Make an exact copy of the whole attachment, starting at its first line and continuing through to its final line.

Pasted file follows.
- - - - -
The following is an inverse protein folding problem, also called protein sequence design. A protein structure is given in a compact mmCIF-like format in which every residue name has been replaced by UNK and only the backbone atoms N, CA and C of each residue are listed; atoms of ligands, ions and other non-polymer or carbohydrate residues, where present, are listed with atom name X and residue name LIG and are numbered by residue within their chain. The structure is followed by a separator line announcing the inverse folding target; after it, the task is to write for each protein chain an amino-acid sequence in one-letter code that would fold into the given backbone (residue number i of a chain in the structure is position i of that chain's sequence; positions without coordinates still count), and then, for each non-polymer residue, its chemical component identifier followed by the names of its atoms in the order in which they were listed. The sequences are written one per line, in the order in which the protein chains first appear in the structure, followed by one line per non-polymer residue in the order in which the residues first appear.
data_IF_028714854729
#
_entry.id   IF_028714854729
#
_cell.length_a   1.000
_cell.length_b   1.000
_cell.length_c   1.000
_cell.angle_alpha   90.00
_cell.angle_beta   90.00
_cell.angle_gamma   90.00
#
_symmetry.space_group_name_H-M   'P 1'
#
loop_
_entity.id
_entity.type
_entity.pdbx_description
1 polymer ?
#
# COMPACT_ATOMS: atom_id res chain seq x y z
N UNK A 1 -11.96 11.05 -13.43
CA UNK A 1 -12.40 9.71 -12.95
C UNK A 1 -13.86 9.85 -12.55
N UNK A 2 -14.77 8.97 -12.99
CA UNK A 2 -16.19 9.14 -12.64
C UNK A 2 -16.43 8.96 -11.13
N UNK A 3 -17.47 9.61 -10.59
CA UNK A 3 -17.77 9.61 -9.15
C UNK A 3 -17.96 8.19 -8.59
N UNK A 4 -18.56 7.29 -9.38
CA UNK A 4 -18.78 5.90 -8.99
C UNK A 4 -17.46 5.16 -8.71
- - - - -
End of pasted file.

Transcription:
The following is an inverse protein folding problem, also called protein sequence design. A protein structure is given in a compact mmCIF-like format in which every residue name has been replaced by UNK and only the backbone atoms N, CA and C of each residue are listed; atoms of ligands, ions and other non-polymer or carbohydrate residues, where present, are listed with atom name X and residue name LIG and are numbered by residue within their chain. The structure is followed by a separator line announcing the inverse folding target; after it, the task is to write for each protein chain an amino-acid sequence in one-letter code that would fold into the given backbone (residue number i of a chain in the structure is position i of that chain's sequence; positions without coordinates still count), and then, for each non-polymer residue, its chemical component identifier followed by the names of its atoms in the order in which they were listed. The sequences are written one per line, in the order in which the protein chains first appear in the structure, followed by one line per non-polymer residue in the order in which the residues first appear.
data_IF_028714854729
#
_entry.id   IF_028714854729
#
_cell.length_a   1.000
_cell.length_b   1.000
_cell.length_c   1.000
_cell.angle_alpha   90.00
_cell.angle_beta   90.00
_cell.angle_gamma   90.00
#
_symmetry.space_group_name_H-M   'P 1'
#
loop_
_entity.id
_entity.type
_entity.pdbx_description
1 polymer ?
#
# COMPACT_ATOMS: atom_id res chain seq x y z
N UNK A 1 -11.96 11.05 -13.43
CA UNK A 1 -12.40 9.71 -12.95
C UNK A 1 -13.86 9.85 -12.55
N UNK A 2 -14.77 8.97 -12.99
CA UNK A 2 -16.19 9.14 -12.64
C UNK A 2 -16.43 8.96 -11.13
N UNK A 3 -17.47 9.61 -10.59
CA UNK A 3 -17.77 9.61 -9.15
C UNK A 3 -17.96 8.19 -8.59
N UNK A 4 -18.56 7.29 -9.38
CA UNK A 4 -18.78 5.90 -8.99
C UNK A 4 -17.46 5.16 -8.71